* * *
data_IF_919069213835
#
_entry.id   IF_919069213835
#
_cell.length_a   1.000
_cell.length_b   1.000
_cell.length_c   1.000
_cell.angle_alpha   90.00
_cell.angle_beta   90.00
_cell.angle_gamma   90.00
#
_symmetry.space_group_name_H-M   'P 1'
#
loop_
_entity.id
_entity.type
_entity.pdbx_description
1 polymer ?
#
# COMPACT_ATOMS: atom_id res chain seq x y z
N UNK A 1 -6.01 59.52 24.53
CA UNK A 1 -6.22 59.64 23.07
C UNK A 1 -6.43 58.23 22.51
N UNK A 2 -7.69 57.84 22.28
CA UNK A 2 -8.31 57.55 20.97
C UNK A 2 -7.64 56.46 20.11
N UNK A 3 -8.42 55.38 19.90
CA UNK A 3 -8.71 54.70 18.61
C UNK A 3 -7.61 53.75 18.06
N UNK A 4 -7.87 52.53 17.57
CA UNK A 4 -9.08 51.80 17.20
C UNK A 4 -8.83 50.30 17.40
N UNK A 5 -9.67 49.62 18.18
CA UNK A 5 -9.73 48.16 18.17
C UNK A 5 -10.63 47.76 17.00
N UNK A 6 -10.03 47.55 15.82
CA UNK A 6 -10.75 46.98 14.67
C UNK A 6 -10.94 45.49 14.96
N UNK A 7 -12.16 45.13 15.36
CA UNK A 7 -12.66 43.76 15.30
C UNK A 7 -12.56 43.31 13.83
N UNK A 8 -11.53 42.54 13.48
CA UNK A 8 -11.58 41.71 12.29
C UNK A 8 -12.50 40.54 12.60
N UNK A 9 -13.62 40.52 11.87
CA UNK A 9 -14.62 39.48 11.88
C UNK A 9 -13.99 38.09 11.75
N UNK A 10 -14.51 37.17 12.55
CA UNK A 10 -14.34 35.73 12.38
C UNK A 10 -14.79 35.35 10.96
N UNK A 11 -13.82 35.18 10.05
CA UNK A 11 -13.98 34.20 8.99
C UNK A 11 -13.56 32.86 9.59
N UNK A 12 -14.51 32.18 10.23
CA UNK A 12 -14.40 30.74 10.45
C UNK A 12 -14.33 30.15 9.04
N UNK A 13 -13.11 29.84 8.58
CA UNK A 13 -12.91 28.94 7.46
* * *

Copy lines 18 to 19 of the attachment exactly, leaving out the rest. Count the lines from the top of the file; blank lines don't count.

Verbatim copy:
1 polymer ?
#